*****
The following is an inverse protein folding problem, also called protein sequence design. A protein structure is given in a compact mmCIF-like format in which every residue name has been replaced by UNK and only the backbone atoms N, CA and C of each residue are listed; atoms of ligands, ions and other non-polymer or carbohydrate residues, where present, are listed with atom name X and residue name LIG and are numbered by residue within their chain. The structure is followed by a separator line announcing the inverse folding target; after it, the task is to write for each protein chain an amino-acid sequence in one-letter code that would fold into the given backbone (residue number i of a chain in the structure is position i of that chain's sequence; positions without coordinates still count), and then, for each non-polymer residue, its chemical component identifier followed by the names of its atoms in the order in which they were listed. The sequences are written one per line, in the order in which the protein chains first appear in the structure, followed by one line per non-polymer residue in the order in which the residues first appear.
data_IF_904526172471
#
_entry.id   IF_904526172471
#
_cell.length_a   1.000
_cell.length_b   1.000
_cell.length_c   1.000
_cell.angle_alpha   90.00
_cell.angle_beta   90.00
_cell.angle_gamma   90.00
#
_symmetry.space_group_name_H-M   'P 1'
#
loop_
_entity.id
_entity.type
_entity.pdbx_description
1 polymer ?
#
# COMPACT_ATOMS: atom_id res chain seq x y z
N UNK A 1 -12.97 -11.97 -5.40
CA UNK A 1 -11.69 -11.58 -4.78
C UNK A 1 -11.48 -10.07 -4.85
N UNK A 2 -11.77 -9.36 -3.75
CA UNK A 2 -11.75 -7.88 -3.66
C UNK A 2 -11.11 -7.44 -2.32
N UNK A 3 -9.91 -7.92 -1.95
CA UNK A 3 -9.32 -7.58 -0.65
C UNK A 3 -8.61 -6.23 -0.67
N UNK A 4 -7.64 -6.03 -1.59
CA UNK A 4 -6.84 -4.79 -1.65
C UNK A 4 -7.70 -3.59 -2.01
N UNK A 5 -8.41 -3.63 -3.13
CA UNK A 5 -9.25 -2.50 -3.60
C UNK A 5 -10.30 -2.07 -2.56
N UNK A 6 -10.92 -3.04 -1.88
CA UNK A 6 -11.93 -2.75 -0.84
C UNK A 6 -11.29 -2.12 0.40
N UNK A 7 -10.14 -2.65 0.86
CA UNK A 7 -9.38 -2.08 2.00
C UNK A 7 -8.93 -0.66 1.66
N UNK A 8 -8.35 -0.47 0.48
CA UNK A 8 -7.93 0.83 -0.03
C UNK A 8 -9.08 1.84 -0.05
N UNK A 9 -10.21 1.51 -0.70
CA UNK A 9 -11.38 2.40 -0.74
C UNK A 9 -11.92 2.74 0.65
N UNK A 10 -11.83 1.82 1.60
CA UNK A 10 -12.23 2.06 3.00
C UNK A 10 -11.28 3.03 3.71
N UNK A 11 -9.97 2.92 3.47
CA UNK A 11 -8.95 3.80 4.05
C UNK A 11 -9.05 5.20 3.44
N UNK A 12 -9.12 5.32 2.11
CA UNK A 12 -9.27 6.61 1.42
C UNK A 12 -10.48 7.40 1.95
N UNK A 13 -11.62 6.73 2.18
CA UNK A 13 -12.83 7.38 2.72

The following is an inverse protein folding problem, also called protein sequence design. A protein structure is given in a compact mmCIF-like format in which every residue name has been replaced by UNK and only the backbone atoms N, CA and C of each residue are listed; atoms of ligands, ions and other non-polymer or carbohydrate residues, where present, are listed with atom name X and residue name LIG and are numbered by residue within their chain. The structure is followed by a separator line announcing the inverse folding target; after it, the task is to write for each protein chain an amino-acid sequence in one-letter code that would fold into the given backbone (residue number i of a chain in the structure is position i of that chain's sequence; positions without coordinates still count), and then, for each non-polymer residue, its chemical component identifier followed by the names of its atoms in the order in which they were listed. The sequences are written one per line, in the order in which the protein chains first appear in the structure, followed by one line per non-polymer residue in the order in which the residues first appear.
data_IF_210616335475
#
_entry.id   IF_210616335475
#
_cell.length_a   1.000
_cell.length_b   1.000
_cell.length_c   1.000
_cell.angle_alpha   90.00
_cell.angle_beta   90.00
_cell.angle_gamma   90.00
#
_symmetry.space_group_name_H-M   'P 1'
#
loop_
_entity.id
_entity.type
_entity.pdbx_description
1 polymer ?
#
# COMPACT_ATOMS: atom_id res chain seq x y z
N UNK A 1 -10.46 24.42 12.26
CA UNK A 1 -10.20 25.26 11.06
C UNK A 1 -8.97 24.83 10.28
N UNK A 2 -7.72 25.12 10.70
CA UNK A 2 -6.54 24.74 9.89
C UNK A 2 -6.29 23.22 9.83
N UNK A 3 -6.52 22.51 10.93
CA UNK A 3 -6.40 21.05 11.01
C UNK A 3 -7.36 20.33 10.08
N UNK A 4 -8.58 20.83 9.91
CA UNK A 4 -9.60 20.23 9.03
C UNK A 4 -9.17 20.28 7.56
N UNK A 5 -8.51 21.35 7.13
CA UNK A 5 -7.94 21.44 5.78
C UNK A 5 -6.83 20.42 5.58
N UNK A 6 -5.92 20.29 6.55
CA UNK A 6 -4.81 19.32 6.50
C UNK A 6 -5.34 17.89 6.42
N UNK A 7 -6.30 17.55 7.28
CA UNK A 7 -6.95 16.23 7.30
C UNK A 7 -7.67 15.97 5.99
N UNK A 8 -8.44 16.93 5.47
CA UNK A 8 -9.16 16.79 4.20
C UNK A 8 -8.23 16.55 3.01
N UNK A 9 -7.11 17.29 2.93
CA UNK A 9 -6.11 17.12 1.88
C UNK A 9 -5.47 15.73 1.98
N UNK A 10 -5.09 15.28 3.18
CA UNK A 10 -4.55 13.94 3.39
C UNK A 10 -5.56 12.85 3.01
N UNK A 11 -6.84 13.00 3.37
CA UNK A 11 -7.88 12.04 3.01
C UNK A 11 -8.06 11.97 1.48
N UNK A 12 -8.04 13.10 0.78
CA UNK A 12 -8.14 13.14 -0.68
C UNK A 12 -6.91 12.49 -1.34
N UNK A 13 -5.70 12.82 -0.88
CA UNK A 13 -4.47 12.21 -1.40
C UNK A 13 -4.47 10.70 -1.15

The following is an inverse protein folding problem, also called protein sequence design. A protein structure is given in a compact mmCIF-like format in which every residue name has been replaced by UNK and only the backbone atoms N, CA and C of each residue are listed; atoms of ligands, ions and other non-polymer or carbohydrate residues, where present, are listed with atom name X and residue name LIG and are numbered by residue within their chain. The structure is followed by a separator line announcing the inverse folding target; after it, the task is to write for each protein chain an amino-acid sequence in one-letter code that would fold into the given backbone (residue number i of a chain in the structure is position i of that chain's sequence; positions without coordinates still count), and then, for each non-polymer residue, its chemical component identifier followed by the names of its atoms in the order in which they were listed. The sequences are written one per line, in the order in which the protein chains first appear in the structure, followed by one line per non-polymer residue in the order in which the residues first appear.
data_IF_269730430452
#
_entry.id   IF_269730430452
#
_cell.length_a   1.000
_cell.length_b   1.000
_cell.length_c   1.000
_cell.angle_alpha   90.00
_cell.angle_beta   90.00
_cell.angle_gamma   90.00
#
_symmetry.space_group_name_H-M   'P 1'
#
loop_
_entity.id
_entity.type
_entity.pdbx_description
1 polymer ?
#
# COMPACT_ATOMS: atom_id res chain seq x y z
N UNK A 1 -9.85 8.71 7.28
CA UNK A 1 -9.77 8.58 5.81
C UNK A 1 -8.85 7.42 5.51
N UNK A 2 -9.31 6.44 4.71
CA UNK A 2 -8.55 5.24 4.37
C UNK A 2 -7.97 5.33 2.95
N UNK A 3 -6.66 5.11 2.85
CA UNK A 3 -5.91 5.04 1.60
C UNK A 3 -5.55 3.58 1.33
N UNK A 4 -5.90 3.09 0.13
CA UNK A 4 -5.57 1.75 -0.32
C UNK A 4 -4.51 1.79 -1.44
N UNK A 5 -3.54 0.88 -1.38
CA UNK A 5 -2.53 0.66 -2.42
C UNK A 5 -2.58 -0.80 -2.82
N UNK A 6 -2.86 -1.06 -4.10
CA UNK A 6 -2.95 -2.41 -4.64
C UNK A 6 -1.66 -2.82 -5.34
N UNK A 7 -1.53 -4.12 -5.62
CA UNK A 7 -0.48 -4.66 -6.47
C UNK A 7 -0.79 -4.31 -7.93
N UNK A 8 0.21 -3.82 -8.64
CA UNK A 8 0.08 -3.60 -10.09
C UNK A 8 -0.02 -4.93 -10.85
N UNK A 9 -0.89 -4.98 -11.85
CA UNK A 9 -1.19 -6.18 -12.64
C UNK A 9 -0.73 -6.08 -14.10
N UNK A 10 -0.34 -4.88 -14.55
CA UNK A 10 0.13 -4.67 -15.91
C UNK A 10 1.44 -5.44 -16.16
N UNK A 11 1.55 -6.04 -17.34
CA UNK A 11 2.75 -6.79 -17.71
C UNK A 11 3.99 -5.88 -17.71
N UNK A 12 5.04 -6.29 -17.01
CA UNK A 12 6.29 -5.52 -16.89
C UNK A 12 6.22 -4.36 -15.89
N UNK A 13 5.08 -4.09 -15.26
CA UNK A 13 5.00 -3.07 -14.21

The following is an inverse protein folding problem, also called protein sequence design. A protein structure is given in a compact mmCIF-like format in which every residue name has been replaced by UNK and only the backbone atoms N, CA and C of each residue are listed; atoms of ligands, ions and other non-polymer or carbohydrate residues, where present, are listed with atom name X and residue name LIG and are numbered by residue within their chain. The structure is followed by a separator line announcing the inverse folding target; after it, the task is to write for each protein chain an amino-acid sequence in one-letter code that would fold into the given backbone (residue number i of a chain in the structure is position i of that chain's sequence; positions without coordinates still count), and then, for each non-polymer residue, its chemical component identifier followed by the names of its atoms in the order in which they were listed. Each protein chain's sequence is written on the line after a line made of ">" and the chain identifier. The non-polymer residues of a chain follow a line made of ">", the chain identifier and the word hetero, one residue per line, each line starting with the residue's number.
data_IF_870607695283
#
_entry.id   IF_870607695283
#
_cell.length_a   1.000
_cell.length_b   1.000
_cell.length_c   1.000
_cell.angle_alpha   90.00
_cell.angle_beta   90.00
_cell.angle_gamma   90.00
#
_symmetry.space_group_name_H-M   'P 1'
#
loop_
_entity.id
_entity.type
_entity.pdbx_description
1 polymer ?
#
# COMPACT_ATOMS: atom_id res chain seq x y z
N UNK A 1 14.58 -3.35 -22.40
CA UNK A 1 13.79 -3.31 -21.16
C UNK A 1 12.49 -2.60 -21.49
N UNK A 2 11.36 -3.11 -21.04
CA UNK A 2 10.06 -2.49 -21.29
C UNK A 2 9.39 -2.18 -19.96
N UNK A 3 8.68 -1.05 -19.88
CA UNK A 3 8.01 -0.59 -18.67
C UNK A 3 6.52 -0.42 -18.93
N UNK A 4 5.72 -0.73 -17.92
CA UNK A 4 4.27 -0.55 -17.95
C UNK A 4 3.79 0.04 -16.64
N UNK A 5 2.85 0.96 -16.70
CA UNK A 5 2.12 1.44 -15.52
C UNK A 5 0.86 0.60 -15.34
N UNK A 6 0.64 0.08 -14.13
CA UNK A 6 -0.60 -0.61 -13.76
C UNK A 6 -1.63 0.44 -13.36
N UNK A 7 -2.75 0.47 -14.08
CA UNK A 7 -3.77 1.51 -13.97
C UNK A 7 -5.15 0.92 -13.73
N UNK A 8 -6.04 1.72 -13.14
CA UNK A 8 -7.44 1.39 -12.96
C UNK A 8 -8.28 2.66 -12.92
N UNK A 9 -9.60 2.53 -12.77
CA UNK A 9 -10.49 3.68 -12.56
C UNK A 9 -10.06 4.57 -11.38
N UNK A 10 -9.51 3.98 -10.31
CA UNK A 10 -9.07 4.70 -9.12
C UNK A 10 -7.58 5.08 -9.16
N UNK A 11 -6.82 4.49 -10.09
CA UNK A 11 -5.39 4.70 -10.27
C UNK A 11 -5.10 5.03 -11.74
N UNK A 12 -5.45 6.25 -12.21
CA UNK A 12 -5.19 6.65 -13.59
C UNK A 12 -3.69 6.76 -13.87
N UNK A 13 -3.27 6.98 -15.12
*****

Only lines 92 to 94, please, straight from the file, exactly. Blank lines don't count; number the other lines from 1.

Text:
C UNK A 4 -9.17 20.28 7.56
N UNK A 5 -8.51 21.35 7.13
CA UNK A 5 -7.94 21.44 5.78